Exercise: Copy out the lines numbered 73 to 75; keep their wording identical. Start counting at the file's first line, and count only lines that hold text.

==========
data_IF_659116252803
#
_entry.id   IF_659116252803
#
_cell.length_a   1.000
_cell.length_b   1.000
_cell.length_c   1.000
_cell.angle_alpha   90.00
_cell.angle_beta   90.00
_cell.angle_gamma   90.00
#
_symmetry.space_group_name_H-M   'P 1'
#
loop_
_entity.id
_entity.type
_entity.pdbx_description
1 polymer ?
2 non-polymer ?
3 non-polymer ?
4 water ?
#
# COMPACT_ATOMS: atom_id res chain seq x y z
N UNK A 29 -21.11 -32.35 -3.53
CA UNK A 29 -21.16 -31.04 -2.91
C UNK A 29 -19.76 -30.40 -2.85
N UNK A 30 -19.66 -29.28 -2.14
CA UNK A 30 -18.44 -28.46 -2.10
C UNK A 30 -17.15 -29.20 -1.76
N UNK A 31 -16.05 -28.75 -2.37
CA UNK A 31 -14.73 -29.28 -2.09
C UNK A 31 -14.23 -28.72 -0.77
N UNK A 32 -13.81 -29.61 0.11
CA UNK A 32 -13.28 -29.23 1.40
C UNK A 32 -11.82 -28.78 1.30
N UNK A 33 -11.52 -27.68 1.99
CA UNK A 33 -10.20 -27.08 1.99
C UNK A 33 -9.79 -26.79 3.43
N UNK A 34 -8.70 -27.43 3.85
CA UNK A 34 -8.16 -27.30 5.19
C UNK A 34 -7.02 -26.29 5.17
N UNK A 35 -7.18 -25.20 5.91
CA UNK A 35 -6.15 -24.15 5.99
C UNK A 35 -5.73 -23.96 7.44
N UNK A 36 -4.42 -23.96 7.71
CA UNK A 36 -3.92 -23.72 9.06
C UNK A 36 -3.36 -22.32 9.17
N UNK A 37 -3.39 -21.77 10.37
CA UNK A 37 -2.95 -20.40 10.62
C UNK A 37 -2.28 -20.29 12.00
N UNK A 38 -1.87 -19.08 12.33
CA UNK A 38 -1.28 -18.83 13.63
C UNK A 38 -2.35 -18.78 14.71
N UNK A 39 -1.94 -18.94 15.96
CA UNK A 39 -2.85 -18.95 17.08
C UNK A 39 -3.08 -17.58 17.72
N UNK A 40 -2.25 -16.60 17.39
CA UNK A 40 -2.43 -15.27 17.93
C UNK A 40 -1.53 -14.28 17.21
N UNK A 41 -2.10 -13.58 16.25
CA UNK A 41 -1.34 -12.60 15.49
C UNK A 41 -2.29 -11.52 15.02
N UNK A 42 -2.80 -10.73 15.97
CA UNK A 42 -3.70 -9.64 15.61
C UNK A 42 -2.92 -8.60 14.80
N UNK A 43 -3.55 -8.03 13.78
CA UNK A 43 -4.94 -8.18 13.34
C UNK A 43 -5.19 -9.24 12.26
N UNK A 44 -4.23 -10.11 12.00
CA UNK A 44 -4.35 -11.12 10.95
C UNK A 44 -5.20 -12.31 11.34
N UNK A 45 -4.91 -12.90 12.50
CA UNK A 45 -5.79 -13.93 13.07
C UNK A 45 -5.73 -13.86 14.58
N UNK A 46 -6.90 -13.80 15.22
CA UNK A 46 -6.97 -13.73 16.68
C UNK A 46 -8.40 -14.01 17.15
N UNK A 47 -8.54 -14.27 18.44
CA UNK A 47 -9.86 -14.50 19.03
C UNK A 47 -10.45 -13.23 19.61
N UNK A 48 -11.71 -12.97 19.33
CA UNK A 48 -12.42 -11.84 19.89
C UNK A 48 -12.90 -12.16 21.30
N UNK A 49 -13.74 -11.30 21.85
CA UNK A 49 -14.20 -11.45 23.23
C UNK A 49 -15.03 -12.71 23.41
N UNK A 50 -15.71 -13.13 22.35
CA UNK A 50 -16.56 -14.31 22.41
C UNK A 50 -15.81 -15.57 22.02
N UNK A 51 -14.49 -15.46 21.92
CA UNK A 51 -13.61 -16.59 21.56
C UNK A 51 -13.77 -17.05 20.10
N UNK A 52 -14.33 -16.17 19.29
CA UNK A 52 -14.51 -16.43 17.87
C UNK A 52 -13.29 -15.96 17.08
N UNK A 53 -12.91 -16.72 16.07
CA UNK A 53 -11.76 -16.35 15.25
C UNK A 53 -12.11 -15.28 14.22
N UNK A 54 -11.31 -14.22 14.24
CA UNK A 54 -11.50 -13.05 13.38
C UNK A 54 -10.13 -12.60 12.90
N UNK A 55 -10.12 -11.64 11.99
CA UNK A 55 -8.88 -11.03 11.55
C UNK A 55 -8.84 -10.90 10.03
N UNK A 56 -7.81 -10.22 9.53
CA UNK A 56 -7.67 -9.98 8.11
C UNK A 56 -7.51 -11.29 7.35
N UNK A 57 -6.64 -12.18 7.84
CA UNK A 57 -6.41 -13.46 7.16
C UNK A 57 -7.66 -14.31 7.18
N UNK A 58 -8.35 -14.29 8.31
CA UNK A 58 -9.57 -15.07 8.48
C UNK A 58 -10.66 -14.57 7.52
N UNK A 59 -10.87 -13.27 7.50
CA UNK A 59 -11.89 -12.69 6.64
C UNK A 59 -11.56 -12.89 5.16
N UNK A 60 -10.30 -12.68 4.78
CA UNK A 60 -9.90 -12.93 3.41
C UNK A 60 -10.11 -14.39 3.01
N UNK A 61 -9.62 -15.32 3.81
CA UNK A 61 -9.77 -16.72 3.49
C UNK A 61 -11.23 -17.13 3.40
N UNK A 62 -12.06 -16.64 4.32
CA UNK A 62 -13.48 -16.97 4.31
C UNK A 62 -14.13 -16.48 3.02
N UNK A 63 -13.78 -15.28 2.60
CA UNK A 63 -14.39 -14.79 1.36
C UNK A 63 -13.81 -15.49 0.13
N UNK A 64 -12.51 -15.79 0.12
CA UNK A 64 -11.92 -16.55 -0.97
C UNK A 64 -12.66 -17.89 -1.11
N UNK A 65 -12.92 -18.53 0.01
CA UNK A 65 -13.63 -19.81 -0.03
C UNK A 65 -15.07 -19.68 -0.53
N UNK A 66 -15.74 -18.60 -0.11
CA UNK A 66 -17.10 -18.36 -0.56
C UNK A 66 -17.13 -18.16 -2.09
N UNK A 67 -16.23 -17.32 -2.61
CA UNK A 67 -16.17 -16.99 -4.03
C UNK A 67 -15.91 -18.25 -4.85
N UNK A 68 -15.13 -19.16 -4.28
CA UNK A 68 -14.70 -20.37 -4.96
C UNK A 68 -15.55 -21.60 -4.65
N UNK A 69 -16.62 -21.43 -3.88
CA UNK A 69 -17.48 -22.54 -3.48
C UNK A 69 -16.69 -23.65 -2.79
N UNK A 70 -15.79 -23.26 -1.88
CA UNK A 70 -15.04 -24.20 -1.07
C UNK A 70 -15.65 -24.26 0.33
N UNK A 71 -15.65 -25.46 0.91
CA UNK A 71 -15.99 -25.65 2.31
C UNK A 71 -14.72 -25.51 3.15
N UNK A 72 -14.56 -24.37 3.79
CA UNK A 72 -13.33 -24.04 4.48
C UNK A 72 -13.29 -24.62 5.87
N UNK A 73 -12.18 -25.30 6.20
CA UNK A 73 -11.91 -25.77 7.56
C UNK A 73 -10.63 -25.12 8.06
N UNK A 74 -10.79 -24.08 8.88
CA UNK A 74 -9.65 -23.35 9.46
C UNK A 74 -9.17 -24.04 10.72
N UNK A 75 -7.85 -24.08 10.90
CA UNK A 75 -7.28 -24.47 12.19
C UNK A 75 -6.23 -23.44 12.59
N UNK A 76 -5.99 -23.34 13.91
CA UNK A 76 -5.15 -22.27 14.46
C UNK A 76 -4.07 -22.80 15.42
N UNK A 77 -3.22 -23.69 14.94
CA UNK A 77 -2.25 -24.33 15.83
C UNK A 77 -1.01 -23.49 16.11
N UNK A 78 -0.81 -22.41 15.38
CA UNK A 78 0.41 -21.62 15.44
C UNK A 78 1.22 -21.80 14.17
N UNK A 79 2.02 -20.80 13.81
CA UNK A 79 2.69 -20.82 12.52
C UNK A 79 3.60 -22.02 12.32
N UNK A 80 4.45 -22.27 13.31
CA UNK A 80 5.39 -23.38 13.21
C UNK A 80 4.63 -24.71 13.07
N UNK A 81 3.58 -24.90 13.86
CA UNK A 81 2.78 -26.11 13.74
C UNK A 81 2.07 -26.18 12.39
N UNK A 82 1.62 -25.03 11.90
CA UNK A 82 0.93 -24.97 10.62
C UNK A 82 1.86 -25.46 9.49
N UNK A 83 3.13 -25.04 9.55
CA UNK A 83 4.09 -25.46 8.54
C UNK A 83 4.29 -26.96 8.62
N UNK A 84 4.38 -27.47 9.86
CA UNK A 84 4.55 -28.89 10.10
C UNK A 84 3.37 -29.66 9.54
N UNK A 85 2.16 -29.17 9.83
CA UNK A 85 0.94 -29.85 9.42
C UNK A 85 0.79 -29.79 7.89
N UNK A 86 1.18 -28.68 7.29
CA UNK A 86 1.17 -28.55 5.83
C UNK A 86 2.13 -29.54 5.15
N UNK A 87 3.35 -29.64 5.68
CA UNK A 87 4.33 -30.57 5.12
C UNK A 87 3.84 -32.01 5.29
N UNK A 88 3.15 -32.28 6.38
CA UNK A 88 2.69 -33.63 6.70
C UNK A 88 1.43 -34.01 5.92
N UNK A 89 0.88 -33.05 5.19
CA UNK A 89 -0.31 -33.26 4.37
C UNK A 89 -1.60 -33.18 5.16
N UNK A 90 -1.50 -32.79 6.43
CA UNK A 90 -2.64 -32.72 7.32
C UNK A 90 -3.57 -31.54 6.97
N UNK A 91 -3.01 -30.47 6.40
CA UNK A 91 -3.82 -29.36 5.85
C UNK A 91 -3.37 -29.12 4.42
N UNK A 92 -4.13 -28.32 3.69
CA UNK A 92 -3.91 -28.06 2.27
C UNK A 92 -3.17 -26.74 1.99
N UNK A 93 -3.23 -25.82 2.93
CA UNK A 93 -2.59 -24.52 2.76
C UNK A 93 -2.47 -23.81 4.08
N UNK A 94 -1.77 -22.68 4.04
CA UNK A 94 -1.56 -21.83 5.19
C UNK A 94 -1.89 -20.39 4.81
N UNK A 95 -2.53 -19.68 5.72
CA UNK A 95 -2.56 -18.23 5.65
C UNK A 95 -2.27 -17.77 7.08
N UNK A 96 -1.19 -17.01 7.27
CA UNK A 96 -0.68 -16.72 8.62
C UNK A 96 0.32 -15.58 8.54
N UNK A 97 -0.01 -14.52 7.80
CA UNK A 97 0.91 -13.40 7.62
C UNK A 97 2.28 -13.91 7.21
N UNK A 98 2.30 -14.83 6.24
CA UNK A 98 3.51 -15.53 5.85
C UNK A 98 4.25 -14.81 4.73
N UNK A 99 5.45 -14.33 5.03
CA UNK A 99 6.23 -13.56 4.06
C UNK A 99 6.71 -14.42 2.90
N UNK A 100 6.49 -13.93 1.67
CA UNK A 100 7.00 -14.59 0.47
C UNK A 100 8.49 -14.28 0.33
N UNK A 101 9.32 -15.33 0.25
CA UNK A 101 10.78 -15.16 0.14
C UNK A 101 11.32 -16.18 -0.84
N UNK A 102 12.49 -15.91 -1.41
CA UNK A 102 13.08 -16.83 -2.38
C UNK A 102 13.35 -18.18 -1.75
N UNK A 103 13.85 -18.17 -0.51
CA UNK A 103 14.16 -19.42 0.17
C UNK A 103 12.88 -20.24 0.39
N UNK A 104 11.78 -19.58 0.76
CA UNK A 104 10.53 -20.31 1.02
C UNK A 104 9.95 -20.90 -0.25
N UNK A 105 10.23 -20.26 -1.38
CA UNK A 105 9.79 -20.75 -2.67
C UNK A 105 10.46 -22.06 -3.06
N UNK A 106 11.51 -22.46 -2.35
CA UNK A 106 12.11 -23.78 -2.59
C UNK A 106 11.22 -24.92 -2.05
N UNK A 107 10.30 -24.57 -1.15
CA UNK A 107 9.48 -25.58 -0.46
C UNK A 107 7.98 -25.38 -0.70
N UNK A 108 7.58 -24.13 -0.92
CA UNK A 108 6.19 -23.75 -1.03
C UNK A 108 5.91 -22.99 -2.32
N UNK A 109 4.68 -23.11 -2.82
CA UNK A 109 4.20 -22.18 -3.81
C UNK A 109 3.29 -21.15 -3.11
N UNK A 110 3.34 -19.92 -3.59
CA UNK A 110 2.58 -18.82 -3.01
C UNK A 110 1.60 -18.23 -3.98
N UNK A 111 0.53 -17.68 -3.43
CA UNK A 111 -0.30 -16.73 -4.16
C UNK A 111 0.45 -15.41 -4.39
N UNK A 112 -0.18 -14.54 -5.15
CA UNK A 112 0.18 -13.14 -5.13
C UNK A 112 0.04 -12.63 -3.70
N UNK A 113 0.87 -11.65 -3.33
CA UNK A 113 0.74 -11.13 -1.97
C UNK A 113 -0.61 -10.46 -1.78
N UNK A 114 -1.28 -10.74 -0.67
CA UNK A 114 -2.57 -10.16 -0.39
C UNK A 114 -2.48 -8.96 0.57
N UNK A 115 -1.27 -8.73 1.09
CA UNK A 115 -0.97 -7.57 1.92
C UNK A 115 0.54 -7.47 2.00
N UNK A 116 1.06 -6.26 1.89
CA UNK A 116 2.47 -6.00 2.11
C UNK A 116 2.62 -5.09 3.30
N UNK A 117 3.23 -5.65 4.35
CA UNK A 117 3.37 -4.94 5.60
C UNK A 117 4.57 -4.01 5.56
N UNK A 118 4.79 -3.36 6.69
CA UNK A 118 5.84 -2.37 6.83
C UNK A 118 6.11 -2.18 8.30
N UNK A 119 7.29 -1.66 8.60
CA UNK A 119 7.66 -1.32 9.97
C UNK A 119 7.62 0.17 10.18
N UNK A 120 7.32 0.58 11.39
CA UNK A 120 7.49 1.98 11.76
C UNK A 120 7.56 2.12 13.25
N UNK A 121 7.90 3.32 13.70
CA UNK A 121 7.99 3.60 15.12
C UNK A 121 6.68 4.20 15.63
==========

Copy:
CA UNK A 45 -5.79 -13.93 13.07
C UNK A 45 -5.73 -13.86 14.58
N UNK A 46 -6.90 -13.80 15.22